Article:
Sunday, July 24, 2011


Sabriel by Garth Nix. The article is not about this traditional book,
but how how I use literature to change lives.

By Chris Wilson

The dark-haired boy sat down next to me, his red Converse chucks tapping the ground in rapid syncopation. I didn't even have time to say hello to his mother before he began describing his latest novel. It's hard to find great literature appropriate for students whose reading level is exceedingly higher than their age and maturity level. It's even harder when their tastes are not aligned with the school library's trappings or the school's reading comprehension program.

This boy who is stoic in many ways, giving hints to his feelings only through infinitesimal facial expressions and body language, clamored on about the story of Sabriel. He could scarcely keep the spoilers inside –– the story line dripping like sweat from his forehead. I listened and smiled and gently reminded him not to tell me this part or that detail so he didn't ruin it for me. 

Within a week we saw his family again and he brought his hard copy of Sabriel to me. I've heard from him twice in the week that followed, he inquiring excitingly as to whether or not I had started it. I'm still trying to finish the 1,000+  page novel I'm halfway through, but I told him I would look at it when I finished my book, but it would be a while.

The teacher in me finally realized my misstep, after his second inquiry. You see, I may not be his teacher, but I am a teacher and I recognized what he was doing. He was trying to connect with me. We have a literary sharing community he and I. I've thrown several comics his way and he's read many of them, but it has been a one way street for the most part. This was his attempt to take our literary circle to a deeper, two-way street.

It was very important to this boy that I read his novel, the one thing that has brought his so much joy and excitement. To put it off sends him a message that his books may not be important to me. That's not true, and as he grows older he will see the fallacy in that and gain patience. Right now he sees the world as a new 12-year-old who needs me to be excited about his book.

Despite the fact that I'm reading (for the second time) George R.R. Martin's acclaimed fantasy series A Story of Ice and Fire, the first novel of which is now a hot HBO series, as well as reading and reviewing comics and comics education textbooks, I knew that I had to make time for Sabriel in order to build the connection with this kid. Loving his book will mean so much to him and will affect him. 

Sabriel is not comic. Why am I writing this on my comic website? The relationship building I am discussing is the exact approach I use in my school and my classroom. Obviously, I cannot read every book that every student ever gives me. I don't claim to. I do, however, pay attention to my students, especially those who really need me: those who need a strong but loving man in their life, those labeled as at-risk, those with behavior problems, and those who are struggling academically or socially or emotionally. I pay attention to what they need. If they need me to read a book, I do it. If they need me to pull them aside and chit-chat, I do it. If they need me to have lunch with them during my break, then I do it. If they need comics to get into reading, then I give them to them.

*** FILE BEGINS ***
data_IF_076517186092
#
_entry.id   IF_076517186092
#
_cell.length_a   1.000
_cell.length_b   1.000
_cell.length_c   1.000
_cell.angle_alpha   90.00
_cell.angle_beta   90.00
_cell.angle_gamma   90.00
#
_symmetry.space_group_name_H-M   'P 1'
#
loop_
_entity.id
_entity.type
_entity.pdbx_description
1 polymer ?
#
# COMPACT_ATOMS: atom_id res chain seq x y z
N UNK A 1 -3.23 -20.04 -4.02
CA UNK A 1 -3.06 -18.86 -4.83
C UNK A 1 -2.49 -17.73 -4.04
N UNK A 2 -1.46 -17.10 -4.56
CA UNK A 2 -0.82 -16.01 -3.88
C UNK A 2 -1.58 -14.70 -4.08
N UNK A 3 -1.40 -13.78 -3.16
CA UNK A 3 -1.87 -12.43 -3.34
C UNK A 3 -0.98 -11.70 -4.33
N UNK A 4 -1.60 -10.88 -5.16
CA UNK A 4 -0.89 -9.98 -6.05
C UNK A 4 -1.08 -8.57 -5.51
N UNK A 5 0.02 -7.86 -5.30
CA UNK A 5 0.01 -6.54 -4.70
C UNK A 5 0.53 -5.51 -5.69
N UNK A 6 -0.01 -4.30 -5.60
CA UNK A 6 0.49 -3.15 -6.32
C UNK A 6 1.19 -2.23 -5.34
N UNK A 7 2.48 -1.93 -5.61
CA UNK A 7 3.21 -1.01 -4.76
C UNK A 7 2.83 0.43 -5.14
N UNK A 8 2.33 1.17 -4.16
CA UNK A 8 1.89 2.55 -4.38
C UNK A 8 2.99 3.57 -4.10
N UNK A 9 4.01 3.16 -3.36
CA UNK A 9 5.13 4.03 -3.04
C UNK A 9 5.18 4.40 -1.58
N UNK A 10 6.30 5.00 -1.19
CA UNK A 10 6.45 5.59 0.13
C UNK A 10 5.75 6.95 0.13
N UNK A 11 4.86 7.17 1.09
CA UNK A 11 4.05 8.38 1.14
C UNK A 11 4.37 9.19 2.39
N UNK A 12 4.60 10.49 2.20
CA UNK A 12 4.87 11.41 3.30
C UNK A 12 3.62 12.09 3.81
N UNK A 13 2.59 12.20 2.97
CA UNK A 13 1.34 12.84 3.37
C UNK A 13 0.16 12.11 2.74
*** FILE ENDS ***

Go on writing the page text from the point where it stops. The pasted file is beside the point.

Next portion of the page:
My approach at school is predicated upon relationship building. Everything I do –– decorating my room with my old toys, getting kids into comics, wearing superhero belt buckles and T-shirts, running a comic book club, dressing up as our principal (a female), eating with kids, talking to them as I walk down the hallway, asking about their day, complimenting them on a new hair cut or shirt or glasses, high fives, hugs, knuckle bumps –– it is all done to create an environment where I can connect with students and change they way they see education (reading specifically), and how they see adults, men, and the world.

I don't really have time to read Sabriel, but I'm going to. He will be better off for it. I am willing to be I will be better off as well. When our students trust us and we trust them, then amazing things happen in the classroom and in their souls. I am a teacher. It is my job to educate students and I get there by building trust and relationships.  

So, I started reading Sabriel last night and it's great so far. 


Maureen said...

AWESOME, CHRIS. This is what being a teacher-- no, a good teacher-- is all about. This is the stuff that isn't ever recorded in our observations and reviews, but it is what we do day in and day out during school and outside of the classroom. I was going to say that this kind of relationship building doesn't get measured on a standardized test, but the results of students' learning does depend on it to a degree most people don't realize. Important stuff to share! Thanks.

Sarah said...

I discovered your blog today. My students this year (eighth grade) are IN LOVE with comics and graphic novels. A casual reader myself, my fiance (a much more avid reader) was browsing the shelves at our local comic book store. He found an interesting title and searched online for me to see if the content would be appropriate for my students. Your blog was the first result. I cannot stop reading your posts, and I have already purchased one recommendation online tonight (The Unsinkable Walker Bean). Thank you for this post. I feel the same way about promoting literacy in my classroom through reading what interests my students. I will be sharing your blog with my school librarian and other teachers at my school. Thank you!!!